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E-road bikes are big in Europe, but the hot new motor is waiting for US approval

Published August 22, 2018
Lighter, discrete drive units are tuned for sporty road use. "You just maybe use (the motor) for 20 minutes."

FRIEDRICHSHAFEN, Germany (BRAIN) — It was a hard-to-miss trend at Eurobike this year. Electric drive systems are now appearing on the holiest of holy bikes: the high-end performance road bike.

Several brands, including classic road bike brands like Pinarello, Wilier Triestina, Bianchi and Focus, have launched new e-road bike models, and other brands are queuing up their own offerings.

Many of these bikes are coming to the U.S. market — but not as quickly as their brands would prefer. That's because the hot drive system of the moment, the compact Evation unit made by Munich startup Fazua, has not yet received U.S. regulatory approval. Fazua officials expect to receive the green light in the first half of 2019.

Focus, for example, is champing at the bit to begin selling its Paralane Squared e-road bikes in the U.S. The bikes are now hitting European markets.

The delay "affects us on a daily basis. We get requests, definitely on a weekly basis, from end consumers or retailers about this bike," said Andreas Krajewski, marketing manager for North America. "We actually see the consumer pull that every brand wants to have. That's great, but it's not great when you can't deliver the bike. We could sell them today, that's for sure."

Fit for the road

The unique demands of road bikes have created an opening for new drive system suppliers like Fazua and Spanish company Ebikemotion. The drive suppliers that now dominate the premium electric bike market, including Bosch, Brose and Shimano, are for now excluded from the market because their mid-drive motor systems are too bulky and heavy.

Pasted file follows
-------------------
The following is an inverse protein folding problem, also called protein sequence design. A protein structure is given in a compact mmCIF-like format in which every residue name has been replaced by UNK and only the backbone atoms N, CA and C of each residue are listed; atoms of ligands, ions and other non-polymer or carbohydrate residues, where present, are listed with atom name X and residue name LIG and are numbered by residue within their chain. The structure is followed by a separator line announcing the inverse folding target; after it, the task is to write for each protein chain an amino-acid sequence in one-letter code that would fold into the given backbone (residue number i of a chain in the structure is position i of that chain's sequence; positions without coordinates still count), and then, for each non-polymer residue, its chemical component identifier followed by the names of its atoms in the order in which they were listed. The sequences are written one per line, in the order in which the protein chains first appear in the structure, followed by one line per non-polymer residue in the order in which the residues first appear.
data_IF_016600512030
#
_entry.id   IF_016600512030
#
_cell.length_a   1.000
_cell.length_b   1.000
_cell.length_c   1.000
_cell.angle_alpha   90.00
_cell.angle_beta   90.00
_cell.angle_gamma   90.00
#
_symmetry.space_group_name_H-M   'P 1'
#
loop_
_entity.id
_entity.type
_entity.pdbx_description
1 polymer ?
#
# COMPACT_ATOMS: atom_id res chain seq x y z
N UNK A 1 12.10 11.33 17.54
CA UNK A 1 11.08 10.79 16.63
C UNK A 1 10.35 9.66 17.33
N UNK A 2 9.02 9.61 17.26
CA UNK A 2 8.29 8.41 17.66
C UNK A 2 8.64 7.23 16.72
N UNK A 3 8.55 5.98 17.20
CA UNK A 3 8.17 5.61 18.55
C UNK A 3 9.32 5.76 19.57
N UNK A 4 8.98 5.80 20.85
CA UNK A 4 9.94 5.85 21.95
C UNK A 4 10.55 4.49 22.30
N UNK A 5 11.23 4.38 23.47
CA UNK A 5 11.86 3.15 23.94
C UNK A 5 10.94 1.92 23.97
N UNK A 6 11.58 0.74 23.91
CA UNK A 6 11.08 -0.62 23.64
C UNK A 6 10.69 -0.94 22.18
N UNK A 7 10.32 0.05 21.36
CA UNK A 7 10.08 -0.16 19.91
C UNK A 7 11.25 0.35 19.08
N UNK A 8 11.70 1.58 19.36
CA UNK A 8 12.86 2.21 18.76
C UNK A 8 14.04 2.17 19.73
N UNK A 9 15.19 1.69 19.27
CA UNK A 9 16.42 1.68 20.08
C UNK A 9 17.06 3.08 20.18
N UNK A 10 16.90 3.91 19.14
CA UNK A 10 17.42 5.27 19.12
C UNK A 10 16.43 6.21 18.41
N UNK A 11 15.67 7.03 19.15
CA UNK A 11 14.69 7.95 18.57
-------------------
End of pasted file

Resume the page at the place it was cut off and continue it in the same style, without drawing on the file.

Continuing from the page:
"You don't use the battery for two hours or three hours. You just maybe use it for 20 minutes."

Bafang, the giant Chinese drive supplier, launched a new system for e-road bikes, the M800, and should pick up spec in future months. The Italian car brand Maserati showed a Bafang-equipped road bike at Eurobike. The bike was developed with Diavelo, an Accell Group-owned brand. Bafang's 200-watt motor is paired with a small 200 Watt-hour battery, keeping the total system weight down to under 10 pounds.

Bafang says the motor "has been tuned to perform optimally when starting off and accelerating, as well as on short sprints and steep climbs." When the motor's maximum assist speed is reached, the drivetrain unit runs almost resistance free, the company claims.

While Fazua and Bafang put the motor in the bottom bracket, the Ebikemotion X35 drive relies on a compact 250-watt rear hub motor.

The Bianchi Aria E-Road uses the Ebikemotion hub motor.

By using the Ebikemotion system, Orbea and Bianchi have sidestepped the Fazua delay. Their new e-road bikes, the Orbea Gain and Bianchi Aria E-Road, will be available at U.S. retailers in the fall.

Jim Stevenson, vice president of sales and marketing for Bianchi in the U.S., said about the e-road bike market here remained "undiscovered."

"We don't know the size of the market. We'll bring it in and we're going to go out and put it out there and let people try it," Stevenson said.

With a price tag of around $6,000 to $6,500, the Bianchi Aria is intended for serious road cyclists, not for riders who just want a transportation bike. (Bianchi released another e-road bike, the Impulso E-Road, last fall that uses a mid-drive system from Italian company Polini. But Stevenson said Bianchi doesn't plan to offer the Impulso E-Road in the U.S.)

Stevenson expects the Aria to appeal to longtime cyclists who want to ride centuries but don't have the time or stamina to train. Bike tourists are another target customer, especially couples where one is a stronger cyclist than the other.